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Voltage Contrast Detector for Scanning Electron Microscopy

IP.com Disclosure Number: IPCOM000078521D
Original Publication Date: 1973-Jan-01
Included in the Prior Art Database: 2005-Feb-26
Document File: 1 page(s) / 11K

Publishing Venue

IBM

Related People

Touw, TR: AUTHOR

Abstract

In a voltage-contrast detector of the type described by J. R. Banbury and W. C. Nixon in J. Sci. Inst., Ser. 2, Vol. 2, pp. 1055-1059, there is a planar element at specimen potential above the specimen, with an aperture to admit the primary electron beam to the specimen, and to allow secondary electrons to enter the detector. This aperture has previously been of fixed size, large enough not to interfere with scanning of the specimen at low magnifications.

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Voltage Contrast Detector for Scanning Electron Microscopy

In a voltage-contrast detector of the type described by J. R. Banbury and W.
C. Nixon in J. Sci. Inst., Ser. 2, Vol. 2, pp. 1055-1059, there is a planar element at specimen potential above the specimen, with an aperture to admit the primary electron beam to the specimen, and to allow secondary electrons to enter the detector. This aperture has previously been of fixed size, large enough not to interfere with scanning of the specimen at low magnifications.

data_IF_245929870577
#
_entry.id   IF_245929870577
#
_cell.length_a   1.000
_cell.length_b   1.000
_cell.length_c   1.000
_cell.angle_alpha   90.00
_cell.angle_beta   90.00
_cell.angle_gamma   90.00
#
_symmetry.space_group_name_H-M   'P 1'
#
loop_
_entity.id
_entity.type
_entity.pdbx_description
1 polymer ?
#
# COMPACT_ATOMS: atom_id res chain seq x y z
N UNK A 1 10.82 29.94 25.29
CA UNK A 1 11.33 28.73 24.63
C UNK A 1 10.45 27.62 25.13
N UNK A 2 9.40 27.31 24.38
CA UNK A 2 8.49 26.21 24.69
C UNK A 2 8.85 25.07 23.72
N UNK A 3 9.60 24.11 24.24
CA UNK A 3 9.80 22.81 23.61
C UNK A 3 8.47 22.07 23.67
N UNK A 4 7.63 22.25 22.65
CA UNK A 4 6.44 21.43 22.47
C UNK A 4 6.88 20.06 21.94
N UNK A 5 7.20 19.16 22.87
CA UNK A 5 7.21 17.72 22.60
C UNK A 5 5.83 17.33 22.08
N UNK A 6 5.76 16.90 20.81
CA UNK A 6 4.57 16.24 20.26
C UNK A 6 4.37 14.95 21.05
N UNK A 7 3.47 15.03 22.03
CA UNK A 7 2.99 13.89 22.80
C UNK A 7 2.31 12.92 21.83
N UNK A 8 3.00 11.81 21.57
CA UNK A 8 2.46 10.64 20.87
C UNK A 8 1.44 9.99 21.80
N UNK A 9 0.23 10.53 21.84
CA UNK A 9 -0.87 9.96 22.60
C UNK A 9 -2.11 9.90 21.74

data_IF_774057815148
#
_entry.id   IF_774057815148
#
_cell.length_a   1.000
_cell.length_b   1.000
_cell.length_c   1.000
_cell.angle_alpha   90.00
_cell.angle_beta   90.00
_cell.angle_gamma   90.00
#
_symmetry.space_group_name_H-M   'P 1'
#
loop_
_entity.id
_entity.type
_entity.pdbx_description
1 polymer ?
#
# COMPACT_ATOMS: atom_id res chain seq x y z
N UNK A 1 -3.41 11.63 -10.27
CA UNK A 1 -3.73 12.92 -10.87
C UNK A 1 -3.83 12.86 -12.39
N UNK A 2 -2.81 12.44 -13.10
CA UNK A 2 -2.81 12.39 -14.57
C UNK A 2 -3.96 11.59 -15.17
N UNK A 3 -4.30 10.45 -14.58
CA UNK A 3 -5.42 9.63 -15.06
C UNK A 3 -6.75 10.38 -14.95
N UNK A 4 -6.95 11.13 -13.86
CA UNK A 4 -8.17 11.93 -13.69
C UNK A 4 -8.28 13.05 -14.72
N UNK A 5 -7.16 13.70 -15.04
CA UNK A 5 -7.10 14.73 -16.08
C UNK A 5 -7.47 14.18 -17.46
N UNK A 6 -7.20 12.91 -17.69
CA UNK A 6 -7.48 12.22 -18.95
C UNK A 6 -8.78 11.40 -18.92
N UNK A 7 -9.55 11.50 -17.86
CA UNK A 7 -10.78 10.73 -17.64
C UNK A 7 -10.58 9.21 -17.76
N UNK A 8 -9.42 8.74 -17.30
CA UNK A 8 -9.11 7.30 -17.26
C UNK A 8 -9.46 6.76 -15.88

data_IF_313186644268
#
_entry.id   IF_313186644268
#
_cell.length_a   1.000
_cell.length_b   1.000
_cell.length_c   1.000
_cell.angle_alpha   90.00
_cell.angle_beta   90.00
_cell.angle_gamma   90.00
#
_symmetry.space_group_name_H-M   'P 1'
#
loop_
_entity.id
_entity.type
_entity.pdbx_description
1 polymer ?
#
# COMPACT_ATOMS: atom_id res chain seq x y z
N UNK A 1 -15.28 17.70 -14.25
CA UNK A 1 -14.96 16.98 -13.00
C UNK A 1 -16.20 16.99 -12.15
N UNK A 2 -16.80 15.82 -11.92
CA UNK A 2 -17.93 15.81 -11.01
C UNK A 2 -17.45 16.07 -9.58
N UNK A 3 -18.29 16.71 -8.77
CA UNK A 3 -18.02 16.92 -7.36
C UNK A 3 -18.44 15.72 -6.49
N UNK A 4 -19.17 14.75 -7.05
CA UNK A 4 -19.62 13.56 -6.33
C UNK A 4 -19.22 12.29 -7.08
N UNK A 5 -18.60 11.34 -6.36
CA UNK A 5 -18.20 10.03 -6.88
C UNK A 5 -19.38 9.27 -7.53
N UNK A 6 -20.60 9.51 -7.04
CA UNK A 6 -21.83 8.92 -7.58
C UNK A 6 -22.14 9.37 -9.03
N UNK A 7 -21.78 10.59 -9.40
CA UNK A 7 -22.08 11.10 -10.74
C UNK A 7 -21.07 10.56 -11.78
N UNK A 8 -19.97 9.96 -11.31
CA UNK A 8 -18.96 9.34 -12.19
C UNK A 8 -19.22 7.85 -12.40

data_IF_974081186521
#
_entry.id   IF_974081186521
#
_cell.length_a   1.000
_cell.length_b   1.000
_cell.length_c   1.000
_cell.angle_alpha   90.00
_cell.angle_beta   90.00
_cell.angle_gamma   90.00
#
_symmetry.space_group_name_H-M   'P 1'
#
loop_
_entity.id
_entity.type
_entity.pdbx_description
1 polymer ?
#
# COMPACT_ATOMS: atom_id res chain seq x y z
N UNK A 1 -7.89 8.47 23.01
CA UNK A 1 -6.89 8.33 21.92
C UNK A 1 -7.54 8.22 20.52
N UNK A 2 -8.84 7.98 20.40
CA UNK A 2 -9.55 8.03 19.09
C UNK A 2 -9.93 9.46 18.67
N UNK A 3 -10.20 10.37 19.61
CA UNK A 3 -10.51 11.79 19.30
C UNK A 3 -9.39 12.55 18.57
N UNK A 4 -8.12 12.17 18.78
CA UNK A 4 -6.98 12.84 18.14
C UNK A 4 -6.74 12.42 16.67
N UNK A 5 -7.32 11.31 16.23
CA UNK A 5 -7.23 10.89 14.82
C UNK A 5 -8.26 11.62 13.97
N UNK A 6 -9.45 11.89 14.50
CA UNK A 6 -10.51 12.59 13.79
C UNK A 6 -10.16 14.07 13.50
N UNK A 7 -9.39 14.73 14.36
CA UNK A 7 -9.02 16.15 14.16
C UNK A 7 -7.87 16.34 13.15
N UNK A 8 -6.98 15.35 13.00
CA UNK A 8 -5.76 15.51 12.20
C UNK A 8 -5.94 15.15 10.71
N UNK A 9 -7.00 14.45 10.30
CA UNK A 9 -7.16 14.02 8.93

The voltage contrast is improved by making this aperture directly above the specimen variable in size, adjustable to fit the magnification desired (smaller diameter for higher magnifications). This may be done with a selectable series of discrete aperture sizes or (preferably) with a single continuously-variable aperture such as an iris diaphragm. At each magnification, the variable aperture extends the voltage range of monotonic response in voltage contrast and decreases the effect on response, due to transverse electric fields at the specimen.

These improvements are due to two effects of making the aperture as small as possible, consistent with the scan pattern at each magnification. The first effect is to make the electric field between specimen and detector more uniform. The second effect is to select those electrons least affected by transverse fields, viz. those emitted most nearly normal to the specimen surface. The same benefits may be obtained b...